Paediatric Provision

A decision is required as to whether the AED should have a paediatric capability and, if so, how the switch between adult and paediatric is achieved.

  • National guidance (from the Resuscitation Council UK) states that the incidence of shockable rhythms requiring defibrillation in the paediatric population is very low but can occur. The priority must always be for high quality CPR and getting expert help. However, an AED without paediatric provision can be deployed across all age groups if this is the only available machine. In addition, the paediatric advanced life support guidelines 2015 state that if using an AED on a child of less than eight years, a paediatric attenuated shock energy should be used if possible. Commonly the AED will then restrict the shock energy to around 50 J. In summary, therefore, in a child of less than 8 years of age, if only a generic AED is available, then it should be used. An AED with paediatric provision should be used if possible.
  • Several AEDs are available which have a paediatric provision. A principal factor to be considered is how the paediatric provision is activated. Some have two sets of pads – adult and paediatric, with the operator, as necessary, disconnecting one set of pads and then connecting the appropriate set; another has a 'paediatric key' which is inserted into the AED to change it to paediatric mode. The AED will recognise which mode or set of pads are connected and adjust the shock level and audible prompts accordingly. Other AEDs use one set of universal pads and have a Paediatric switch to change the AED into paediatric mode.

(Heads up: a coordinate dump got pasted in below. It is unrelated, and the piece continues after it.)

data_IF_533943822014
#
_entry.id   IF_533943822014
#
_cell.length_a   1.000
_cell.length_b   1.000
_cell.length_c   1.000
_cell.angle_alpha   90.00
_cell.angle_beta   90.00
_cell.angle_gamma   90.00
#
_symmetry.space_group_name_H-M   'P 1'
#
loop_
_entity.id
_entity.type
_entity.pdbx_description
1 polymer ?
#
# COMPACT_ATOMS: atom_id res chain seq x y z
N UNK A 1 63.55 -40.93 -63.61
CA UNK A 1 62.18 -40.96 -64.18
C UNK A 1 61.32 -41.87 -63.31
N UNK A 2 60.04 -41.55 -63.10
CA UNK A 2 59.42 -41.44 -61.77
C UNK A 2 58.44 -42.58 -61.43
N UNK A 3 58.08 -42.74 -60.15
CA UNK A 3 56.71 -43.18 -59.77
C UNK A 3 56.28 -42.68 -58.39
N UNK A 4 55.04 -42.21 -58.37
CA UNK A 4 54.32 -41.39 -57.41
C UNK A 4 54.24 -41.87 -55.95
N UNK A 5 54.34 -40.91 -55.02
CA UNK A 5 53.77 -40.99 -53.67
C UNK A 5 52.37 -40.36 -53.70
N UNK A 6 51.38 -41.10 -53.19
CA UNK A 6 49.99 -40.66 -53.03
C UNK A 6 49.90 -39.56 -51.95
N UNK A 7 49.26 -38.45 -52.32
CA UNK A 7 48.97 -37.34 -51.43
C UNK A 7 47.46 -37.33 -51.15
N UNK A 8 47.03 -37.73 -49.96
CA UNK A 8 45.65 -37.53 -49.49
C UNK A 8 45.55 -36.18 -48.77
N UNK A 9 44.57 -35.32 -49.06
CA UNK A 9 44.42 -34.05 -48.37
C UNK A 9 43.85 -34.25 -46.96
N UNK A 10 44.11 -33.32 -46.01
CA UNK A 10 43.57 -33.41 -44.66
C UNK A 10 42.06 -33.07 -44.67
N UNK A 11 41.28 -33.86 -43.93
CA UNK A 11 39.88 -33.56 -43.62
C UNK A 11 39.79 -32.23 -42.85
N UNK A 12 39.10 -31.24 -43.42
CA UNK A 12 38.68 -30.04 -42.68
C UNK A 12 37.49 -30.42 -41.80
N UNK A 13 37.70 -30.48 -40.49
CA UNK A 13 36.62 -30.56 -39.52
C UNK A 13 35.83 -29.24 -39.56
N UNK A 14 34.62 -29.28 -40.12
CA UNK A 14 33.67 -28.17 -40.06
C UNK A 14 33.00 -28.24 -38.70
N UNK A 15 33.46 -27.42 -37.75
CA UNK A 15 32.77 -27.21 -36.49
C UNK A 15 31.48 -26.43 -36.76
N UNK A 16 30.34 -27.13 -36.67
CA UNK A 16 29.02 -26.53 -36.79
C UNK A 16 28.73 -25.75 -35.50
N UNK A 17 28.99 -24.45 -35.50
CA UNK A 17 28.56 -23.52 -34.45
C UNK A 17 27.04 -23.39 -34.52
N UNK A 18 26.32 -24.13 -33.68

• Many CPAD installations incorporate an AED without paediatric provision. The British Heart Foundation, in their latest CPAD initiative, have included as an option an AED with a paediatric switch.

A Community Public Access Defibrillator is made up of two principal elements: the AED and the Cabinet. It is quite possible to mix and match AEDs and Cabinets from different suppliers. Care must be taken, however, to ensure that the chosen AED will fit inside the chosen Cabinet. (Some AEDs will fit inside a smaller Cabinet without their Carrying Case, but will not fit if kept in the carrying case).

Community Public Access Defibrillators are also placed in a variety of locations such as disused telephone boxes. An organisation well versed in such locations is the Community Heartbeat Trust, which has a comprehensive web site.

Some Ambulance Services and Charities have special (financial) arrangements to encourage the installation of AEDs and PADs in particular.

In the Leicestershire area, East Midlands Service (EMAS) currently has their '£999' package – see below:


If the Cabinet is on the public highway liaise with the local authority.

Most External Cabinets need an electricity supply – for an internal thermostatically controlled to keep the Defibrillator at a working temperature during the cold winter months and also to provide power for an internal ight and / or alarm.

The Joe Humphries Memorial Trust, to encourage Sports Clubs particularly to make their AED available 24/7 to the wider community, will assist with the provision and installation OF PAD Cabinets, normally up to £300 per installation. (This can, of course, be utilised in conjunction with other schemes such as the EMAS '£999' package above).

As with AEDs, there are a number of manufacturers / suppliers of Cabinets to house community accessible defibrillators – both for internal and external use.

Cabinets are manufactured in a range of materials: mild steel, stainless steel, aluminium, plastic. Each has benefits. All manufacturers (and suppliers) have web sites with full details on their product/s and costs.

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